02 March 2012

Paediatricians reaffirm breastfeeding guidelines

Women should breastfeed their newborns for about the first six months of life, after which some foods can be added along, according to the American Academy of Paediatrics (AAP).


Women should breastfeed their newborns exclusively for about the first six months of life, after which some foods can be added along with continued breastfeeding, according to updated guidelines from the American Academy of Paediatrics (AAP).

The recommendations, which call for additional breastfeeding until a baby's first birthday or longer, are similar to those from the World Health Organization.

"It's a healthy choice and not just a lifestyle choice, and it's going to protect her baby as well as her," said Dr Richard Schanler, a neonatologist from North Shore-Long Island Jewish Health System and one of the guideline's co-authors.

"Our problem as paediatricians is we're not getting that message across enough to mothers," he said.

Breastfeeding recommendation is not new

Although the six-month exclusive breastfeeding recommendation is not new, AAP members said it's a firmer guideline, with more evidence behind it, than in the organisation's last breastfeeding statement published in 2005.

Recent studies suggest that only about 13% of moms in the US still haven't used any formula or added solid foods at six months.

And many women, especially young, poor mothers, don't ever start breastfeeding, according to the report, published online in Paediatrics.

"It's clear that in order to realise all of the benefits of breastfeeding, to ward off... adverse health outcomes, you need exclusive breastfeeding," said Dr Lori Feldman-Winter, a paediatrician at Cooper University Hospital in Camden, New Jersey, and chairperson of the policy committee for the AAP's Section on Breastfeeding.

Formula is not superior to breastfeeding

"Combination feeding, or using infant formula, will undermine that," she said. "Our recommendation for mothers is not to do any formula feeding."

"Formula has never been shown to be superior to breastfeeding for anything for the mother or the baby," agreed Dr Michael Kramer, who studies pregnancy and breastfeeding at The Montreal Children's Hospital and wasn't part of the AAP committee.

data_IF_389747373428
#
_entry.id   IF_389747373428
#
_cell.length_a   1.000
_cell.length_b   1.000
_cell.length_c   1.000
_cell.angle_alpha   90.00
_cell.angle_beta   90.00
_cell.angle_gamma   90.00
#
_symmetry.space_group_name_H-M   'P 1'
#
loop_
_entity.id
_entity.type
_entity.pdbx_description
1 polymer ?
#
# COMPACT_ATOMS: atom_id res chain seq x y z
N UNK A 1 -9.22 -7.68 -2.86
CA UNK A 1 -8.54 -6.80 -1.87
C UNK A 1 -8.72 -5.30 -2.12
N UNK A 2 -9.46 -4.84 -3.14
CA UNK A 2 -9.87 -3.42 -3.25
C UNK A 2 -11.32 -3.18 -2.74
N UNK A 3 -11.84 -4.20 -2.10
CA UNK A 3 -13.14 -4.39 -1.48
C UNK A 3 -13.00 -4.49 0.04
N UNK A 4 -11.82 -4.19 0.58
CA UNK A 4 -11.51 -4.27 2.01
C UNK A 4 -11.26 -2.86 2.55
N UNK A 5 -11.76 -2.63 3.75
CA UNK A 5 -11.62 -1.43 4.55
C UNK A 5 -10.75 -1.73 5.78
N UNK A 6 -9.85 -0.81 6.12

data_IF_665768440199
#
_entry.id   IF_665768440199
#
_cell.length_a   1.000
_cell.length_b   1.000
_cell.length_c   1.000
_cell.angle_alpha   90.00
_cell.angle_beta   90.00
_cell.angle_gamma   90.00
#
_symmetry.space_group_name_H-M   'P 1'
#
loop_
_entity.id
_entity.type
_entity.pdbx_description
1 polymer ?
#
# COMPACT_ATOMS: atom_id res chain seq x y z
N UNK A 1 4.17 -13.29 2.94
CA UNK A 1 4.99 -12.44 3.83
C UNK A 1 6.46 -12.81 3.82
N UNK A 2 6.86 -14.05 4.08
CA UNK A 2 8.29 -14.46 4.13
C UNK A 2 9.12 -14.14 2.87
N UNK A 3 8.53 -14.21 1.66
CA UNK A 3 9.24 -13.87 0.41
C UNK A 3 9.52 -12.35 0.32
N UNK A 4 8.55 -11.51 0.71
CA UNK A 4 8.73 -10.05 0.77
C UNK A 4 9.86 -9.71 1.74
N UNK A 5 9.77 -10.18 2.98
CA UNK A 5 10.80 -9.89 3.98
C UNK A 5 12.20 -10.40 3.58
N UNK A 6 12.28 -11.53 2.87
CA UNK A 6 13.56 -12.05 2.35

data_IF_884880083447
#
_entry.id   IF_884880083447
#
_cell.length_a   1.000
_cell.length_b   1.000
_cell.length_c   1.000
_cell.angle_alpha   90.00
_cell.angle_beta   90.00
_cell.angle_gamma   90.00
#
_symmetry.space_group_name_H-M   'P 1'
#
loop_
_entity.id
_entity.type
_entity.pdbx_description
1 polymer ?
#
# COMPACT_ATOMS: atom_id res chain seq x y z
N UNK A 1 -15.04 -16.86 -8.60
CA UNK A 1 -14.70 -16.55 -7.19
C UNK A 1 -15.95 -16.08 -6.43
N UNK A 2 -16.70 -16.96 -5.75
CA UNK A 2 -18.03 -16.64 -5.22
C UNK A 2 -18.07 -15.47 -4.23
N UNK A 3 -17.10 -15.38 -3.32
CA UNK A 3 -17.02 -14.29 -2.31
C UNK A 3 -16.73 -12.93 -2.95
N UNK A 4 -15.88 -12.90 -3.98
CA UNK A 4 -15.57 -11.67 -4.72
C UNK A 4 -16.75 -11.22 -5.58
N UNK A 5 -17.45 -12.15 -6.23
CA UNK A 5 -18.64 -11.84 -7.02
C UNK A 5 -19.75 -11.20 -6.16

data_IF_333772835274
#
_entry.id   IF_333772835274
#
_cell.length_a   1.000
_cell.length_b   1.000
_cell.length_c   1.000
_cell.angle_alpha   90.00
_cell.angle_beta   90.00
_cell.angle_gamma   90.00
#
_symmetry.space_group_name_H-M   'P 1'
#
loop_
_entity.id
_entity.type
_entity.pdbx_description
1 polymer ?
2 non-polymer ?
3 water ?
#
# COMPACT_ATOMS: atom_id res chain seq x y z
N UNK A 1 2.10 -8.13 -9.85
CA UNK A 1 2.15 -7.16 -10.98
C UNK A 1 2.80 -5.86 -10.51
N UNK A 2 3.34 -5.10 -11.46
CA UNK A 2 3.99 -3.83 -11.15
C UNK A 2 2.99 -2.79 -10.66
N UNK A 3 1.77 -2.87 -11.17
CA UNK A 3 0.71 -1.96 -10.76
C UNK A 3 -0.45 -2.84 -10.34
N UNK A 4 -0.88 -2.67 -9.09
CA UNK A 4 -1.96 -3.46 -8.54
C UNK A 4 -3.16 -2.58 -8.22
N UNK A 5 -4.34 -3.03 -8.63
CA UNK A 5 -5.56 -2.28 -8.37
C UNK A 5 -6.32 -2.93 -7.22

Still, he pointed out that the health benefit of breastfeeding is "not a guarantee – it's a relative protection."

The new guidelines also urge hospitals to promote breastfeeding as early as possible. The AAP recommends that moms first breastfeed their newborns within an hour of giving birth, that moms and babies be kept together in the hospital and that free samples of infant formula not be distributed, as has been common practise.

Other ways to be a good mom

After that, workplaces should make breastfeeding as convenient as possible for women – which will save companies money in the long run, when mothers have to spend fewer days at home.

Dr Schanler said that although breastfeeding shouldn't be stopped at six months, that's the time when babies would benefit from the extra micronutrients in foods like fortified cereal, meat and fruits and vegetables.

Dr Kramer told Reuters Health that breastfeeding isn't the end-all-be-all for children's health and development, and that reading to a baby and making sure young kids are physically active is also important.

"There are lots of other ways that women can be good mothers if they can't or don't want to breastfeed," he said.

Still, Dr Schanler concluded, "It's going to protect their babies' health, so why not try it?"

(Genevra Pittman, Reuters Health, March 2012)

Read more:


Ban infant formula


Read Health24’s Comments Policy

Comment on this story
Comments have been closed for this article.

Live healthier

Exercise benefits for seniors »

Working out in the concrete jungle Even a little exercise may help prevent dementia Here’s an unexpected way to boost your memory: running

Seniors who exercise recover more quickly from injury or illness

When sedentary older adults got into an exercise routine, it curbed their risk of suffering a disabling injury or illness and helped them recover if anything did happen to them.